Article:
South African Culture

As far as cultures of the world go, the South African Culture is one of the richest and most appreciated in the world – a culture whose appreciation is enhanced by its history. A country which has overcome so much and is still standing tall, considered among the top African economies, its culturally rich existence is just a tip of the iceberg.
Rich in music, dance, wine, language, crafts and literature – an exploration in the culture of South Africa is nothing short of exciting. Known for its profound diversity, culturally and ethnically, its famous tribes include Zulu, Xhosa, Sotho, Tswana, Ndebele, Tsonga and Swati.

South African Culture – The Beginning
The South African Culture have survived for as long as it has because of the considerable amount inhabitants in the rural areas. However, with a sizeable number of South Africans becoming overwhelmingly westernized, as with most parts of the Africa, the thriving of cultures in South Africa has seen a decline to the point that there are quite a number of languages considered as endangered as most of South Africans speak either English or Afrikaans, so it is admirable that certain groups within the country make the effort to keep these languages alive the frequent use and recurrent promotion.

A Place In The World’s History
South Africa has a prominent place in the world’s history as the Oldest Art objects in the world were discovered in South Africa, making South Africa one of the cradles of humanity. The small drilled snail shells are speculated to serve no other function than having been worn on a string necklace. Numerous forms of arts from different eras over the country’s history have persisted from cave paintings to canvas paintings to music to literature and to sculptures. With works by Zanele Muholi, Marlene Dumas, David Goldblatt, William Kentridge and many others being featured in International art circles, it is apparent that till this day, South Africa’s vibrant art scene and collective contributes to the culture that generations many years down the line will appreciate.

South African Customs
While many customs and traditions in South Africa from place to place and tribe to tribe but some customs transcend the boundaries of tribes and location. For example, it is typically considered polite to bring chocolate, flowers or wine when visiting a South African home for the first time. As with most homes in the world, it is considered rude to arrive late when invited to dinner; also, always get in touch with the host or hostess if you tend to bring a dish to dinner.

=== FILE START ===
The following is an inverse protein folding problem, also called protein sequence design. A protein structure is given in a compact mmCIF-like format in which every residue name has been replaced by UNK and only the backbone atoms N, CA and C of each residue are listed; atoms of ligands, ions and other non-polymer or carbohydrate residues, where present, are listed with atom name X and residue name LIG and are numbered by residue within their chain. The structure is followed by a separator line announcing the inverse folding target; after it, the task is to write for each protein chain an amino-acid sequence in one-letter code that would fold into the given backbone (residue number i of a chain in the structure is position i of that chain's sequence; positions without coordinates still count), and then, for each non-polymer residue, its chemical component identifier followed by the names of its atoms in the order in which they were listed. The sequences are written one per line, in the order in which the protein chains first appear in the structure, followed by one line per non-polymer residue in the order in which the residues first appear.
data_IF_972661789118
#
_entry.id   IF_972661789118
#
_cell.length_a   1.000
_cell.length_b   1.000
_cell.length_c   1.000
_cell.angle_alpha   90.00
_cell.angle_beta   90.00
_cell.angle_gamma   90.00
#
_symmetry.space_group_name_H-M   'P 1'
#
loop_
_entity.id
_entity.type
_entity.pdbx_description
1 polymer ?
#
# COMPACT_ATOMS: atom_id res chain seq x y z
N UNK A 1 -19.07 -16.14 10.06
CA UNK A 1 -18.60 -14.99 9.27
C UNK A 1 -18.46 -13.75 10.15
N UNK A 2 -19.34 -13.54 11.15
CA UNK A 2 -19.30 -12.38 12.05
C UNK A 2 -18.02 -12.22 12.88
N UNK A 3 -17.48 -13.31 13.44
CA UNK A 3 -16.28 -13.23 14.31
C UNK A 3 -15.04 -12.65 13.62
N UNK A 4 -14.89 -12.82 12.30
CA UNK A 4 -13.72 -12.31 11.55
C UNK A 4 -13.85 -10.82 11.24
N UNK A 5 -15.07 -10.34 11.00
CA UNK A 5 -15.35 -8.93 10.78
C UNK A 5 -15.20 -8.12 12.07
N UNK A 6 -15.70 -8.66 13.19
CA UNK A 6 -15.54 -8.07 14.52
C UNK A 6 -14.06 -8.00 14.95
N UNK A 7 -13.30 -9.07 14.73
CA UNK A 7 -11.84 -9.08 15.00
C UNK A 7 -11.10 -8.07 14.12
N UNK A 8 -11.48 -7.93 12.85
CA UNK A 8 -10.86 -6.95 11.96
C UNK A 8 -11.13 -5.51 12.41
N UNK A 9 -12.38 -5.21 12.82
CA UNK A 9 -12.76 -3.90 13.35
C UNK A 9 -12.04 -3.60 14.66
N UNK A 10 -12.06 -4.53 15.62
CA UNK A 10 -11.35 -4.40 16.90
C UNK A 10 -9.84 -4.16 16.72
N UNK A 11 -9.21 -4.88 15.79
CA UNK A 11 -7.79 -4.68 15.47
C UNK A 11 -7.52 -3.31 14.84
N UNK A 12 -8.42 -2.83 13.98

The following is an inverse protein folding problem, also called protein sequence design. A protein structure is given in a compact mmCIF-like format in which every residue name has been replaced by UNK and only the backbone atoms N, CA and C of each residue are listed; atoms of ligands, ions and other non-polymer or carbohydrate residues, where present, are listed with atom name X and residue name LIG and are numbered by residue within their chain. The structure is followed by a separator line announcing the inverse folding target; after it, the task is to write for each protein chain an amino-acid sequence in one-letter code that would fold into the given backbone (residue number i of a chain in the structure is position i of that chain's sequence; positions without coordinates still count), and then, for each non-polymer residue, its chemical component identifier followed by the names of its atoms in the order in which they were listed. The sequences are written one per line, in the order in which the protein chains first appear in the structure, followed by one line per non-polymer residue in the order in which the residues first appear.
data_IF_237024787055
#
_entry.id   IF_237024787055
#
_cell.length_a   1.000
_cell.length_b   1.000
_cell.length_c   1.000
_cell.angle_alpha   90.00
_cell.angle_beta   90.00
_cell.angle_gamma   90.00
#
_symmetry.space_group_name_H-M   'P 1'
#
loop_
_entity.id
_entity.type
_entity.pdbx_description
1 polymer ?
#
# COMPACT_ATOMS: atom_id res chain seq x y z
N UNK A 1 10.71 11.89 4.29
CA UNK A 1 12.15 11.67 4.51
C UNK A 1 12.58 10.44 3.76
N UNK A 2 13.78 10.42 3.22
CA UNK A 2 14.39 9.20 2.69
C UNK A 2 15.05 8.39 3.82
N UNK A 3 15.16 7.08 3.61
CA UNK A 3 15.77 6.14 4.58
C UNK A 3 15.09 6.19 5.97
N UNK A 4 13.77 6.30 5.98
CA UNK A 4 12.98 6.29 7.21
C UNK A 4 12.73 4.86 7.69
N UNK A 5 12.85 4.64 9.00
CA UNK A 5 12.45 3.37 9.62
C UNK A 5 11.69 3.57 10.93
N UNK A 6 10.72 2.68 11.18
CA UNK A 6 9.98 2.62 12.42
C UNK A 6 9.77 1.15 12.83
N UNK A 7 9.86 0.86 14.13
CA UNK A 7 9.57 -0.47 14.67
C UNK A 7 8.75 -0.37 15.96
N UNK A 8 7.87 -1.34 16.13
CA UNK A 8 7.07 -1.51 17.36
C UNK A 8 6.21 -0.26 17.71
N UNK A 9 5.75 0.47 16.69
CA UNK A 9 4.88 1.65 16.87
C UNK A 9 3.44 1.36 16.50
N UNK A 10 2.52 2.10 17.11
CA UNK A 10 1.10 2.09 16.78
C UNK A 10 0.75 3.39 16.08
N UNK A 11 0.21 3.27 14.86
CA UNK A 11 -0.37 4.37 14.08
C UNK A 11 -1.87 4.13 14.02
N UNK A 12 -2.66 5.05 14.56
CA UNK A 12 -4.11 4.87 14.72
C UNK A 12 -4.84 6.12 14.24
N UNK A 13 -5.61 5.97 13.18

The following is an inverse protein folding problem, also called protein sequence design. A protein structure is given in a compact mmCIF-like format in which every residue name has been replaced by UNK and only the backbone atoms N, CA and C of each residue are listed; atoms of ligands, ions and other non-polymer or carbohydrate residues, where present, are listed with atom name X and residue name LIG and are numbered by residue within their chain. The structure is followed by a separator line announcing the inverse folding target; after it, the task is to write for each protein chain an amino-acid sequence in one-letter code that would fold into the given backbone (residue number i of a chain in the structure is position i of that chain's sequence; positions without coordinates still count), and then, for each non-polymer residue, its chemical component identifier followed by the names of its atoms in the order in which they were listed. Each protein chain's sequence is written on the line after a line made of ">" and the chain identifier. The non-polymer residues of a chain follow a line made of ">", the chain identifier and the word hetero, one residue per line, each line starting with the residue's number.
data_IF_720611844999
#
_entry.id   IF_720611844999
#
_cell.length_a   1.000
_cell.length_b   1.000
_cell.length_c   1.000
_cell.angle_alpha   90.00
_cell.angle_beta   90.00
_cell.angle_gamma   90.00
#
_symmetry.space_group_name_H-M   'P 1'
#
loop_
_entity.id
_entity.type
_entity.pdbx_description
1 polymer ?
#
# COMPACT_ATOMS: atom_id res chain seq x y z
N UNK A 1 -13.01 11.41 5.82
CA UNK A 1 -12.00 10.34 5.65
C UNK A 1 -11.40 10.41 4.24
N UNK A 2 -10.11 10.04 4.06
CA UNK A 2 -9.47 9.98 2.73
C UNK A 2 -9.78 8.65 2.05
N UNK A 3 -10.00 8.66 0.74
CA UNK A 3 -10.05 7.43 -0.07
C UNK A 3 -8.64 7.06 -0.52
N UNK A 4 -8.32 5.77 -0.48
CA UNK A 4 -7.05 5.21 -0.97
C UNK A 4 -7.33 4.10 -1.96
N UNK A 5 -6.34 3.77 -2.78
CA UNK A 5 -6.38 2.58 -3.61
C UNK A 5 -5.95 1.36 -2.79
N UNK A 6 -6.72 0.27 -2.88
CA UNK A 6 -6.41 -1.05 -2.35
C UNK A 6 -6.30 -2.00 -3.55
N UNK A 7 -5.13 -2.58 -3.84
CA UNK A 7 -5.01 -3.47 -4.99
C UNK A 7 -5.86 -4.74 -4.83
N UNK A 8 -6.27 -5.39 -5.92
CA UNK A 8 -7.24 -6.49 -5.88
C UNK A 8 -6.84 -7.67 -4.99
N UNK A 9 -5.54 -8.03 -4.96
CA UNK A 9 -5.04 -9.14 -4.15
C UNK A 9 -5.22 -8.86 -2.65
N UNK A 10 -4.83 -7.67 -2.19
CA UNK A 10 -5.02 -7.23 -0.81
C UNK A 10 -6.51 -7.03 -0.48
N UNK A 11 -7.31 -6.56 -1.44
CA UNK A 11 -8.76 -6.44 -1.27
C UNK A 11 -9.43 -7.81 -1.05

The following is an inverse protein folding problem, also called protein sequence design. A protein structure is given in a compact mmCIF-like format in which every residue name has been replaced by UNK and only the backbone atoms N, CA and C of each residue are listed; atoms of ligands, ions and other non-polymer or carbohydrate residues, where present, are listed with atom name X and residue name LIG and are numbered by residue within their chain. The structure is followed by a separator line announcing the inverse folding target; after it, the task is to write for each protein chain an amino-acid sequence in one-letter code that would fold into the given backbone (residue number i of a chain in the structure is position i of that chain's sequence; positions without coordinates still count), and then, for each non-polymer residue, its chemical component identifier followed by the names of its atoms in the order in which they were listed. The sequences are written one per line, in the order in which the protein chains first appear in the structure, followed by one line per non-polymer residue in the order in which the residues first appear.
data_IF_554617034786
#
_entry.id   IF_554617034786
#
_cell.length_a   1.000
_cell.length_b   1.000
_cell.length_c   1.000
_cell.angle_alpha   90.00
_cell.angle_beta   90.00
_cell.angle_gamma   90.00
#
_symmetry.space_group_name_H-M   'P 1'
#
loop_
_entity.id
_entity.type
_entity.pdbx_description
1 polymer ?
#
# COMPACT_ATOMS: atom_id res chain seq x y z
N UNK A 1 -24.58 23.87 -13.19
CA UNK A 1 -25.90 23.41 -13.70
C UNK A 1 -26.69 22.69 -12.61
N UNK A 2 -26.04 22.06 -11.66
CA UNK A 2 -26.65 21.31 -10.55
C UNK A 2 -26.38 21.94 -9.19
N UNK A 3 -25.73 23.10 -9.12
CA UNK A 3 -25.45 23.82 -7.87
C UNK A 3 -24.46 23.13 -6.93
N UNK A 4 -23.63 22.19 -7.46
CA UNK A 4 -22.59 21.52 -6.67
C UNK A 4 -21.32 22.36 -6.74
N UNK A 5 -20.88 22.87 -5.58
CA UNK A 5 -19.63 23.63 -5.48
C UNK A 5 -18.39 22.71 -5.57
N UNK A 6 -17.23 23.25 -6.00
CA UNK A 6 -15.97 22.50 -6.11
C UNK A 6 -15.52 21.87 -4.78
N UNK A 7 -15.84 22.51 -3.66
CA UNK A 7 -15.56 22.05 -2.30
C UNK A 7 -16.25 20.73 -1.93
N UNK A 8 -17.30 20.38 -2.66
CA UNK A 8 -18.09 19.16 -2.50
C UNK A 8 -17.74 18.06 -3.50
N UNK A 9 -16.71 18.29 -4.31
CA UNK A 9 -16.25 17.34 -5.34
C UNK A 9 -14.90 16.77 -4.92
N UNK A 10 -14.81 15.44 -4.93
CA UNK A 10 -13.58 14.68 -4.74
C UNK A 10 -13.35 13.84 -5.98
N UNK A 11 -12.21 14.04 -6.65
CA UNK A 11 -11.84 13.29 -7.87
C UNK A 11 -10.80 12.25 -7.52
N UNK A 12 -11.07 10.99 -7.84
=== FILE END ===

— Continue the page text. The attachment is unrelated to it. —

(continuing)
Some customs, traditions and rites are however particular to certain tribes; for example, in Zulu culture, in a marriage, the groom is required to offer a gift (usually cattle), referred to as Lobola, to the bride’s family. Once the Lobola is as accepted, the marriage is deemed official under Zulu Law.
A huge part of Zulu culture is the reverence they have for their ancestors; this plays a focus role on the spiritual lives of most members of the tribe. They believe the ancestors can influence life on earth and those who honor their forefathers receive protection from evil.
In the Xhosa culture, diviners known as ‘amaggirha’ play a fundamental role. Diviners are mostly women who have been trained for five years. The Xhosas also possess a strong ‘oral tradition’, meaning they pass on stories about their history, culture, heroes and ancestors from generation to generation through stories and folktales.

South African Traditional Clothing
As expected, the traditional South African costumes vary from culture to culture, tribe to tribe. The Zulus traditional attire emanates the hunter-gatherer aspect of their culture. While the men usually wear loincloth made from goatskin, their entire outfit tends to be colorful and bright, especially for the women.
South African Traditional dresses differ among the women too, the Zulu women’s tradition attire include leather skirts called isidwaba and bodies adorned with beads. They also favor inkehli – traditional head covering that is used to signify different stages in life. For the Xhosa tribe, according to culture, the women tend to go shirtless, to signify they are looking for a husband; heavy beadwork is also a dominant part of their attire.
The Venda tribe is known for their distinctive ceremonies, including the rainmaking dance for which the male rain dance wears a feathered headdress, armbands and a skirt made of grass while the women wear animal skins and feathers in their hair.
However, dressing in urban towns is completely different as they tend to favor latest worldwide fashion trends and are fashion conscious. Mostly people tend to dress for the weather which varies from time to time because of location and time of the year.